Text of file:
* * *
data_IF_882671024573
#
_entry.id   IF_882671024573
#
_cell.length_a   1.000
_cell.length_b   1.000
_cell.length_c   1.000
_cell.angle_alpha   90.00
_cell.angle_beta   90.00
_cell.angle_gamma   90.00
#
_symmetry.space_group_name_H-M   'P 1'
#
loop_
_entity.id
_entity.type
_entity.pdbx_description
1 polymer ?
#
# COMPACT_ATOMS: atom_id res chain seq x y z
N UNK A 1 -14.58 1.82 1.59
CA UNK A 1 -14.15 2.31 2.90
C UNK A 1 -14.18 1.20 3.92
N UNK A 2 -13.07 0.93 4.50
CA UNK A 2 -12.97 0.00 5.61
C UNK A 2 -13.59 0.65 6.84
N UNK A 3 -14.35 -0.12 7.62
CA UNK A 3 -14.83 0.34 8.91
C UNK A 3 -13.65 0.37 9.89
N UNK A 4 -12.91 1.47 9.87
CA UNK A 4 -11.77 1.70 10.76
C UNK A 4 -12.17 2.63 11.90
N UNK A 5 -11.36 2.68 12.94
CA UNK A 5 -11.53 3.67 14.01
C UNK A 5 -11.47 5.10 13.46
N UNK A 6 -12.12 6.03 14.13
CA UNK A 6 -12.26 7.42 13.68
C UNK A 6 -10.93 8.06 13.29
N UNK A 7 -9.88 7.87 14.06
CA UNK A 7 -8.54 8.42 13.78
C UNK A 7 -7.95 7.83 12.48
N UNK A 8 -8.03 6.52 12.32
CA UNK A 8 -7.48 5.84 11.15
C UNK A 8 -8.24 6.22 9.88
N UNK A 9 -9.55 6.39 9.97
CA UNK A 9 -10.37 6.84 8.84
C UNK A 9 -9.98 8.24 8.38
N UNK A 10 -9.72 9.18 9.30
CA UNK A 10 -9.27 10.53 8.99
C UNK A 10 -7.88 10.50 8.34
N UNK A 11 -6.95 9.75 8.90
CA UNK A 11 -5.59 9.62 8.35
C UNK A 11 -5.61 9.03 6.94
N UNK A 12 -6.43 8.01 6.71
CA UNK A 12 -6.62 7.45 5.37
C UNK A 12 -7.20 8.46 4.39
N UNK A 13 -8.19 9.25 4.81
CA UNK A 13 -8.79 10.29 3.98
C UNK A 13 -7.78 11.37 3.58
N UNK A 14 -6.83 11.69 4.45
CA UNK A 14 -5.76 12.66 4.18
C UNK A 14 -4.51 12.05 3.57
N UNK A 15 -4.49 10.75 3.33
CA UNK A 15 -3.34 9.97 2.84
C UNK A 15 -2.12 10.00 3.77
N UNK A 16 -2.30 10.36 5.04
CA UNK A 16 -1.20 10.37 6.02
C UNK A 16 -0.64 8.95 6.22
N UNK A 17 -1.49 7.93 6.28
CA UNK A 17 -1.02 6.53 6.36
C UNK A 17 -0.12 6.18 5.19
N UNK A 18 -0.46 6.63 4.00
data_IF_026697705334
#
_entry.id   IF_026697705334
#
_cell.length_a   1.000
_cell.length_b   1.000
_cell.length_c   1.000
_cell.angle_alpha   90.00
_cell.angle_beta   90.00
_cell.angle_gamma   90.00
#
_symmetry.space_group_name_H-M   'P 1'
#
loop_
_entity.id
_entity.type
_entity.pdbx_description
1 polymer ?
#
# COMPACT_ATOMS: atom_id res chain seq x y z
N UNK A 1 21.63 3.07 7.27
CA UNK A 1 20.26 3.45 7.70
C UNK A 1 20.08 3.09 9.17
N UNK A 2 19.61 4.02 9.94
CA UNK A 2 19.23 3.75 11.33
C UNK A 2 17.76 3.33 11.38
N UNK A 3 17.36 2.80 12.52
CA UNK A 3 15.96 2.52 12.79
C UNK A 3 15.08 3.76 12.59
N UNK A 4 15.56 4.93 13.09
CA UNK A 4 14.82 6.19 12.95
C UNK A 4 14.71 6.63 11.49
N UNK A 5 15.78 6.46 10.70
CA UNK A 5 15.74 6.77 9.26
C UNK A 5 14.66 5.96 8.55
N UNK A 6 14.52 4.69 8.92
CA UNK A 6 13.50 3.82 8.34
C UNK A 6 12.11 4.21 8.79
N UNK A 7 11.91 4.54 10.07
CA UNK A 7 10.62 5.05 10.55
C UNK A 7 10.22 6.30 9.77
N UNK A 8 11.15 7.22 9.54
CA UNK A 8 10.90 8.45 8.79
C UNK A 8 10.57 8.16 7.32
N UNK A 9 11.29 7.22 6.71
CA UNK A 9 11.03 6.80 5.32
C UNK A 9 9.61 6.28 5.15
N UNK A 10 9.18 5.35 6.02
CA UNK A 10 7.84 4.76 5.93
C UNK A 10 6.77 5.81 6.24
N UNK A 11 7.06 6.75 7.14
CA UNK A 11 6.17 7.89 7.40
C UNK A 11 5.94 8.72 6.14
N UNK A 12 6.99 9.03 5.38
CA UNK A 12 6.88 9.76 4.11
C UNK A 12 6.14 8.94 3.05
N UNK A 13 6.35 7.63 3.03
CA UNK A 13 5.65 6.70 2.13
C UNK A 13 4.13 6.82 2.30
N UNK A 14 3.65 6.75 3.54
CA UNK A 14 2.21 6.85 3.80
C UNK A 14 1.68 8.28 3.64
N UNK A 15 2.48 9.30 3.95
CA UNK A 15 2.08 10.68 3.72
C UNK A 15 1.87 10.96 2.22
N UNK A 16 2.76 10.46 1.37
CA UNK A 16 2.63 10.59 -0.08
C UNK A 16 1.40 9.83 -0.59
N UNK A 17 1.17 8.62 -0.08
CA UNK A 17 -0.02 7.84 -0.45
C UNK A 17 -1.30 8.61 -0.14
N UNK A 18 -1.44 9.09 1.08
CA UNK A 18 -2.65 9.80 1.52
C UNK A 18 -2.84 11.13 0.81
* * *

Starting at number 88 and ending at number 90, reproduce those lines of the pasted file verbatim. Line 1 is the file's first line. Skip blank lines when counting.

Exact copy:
_entity.type
_entity.pdbx_description
1 polymer ?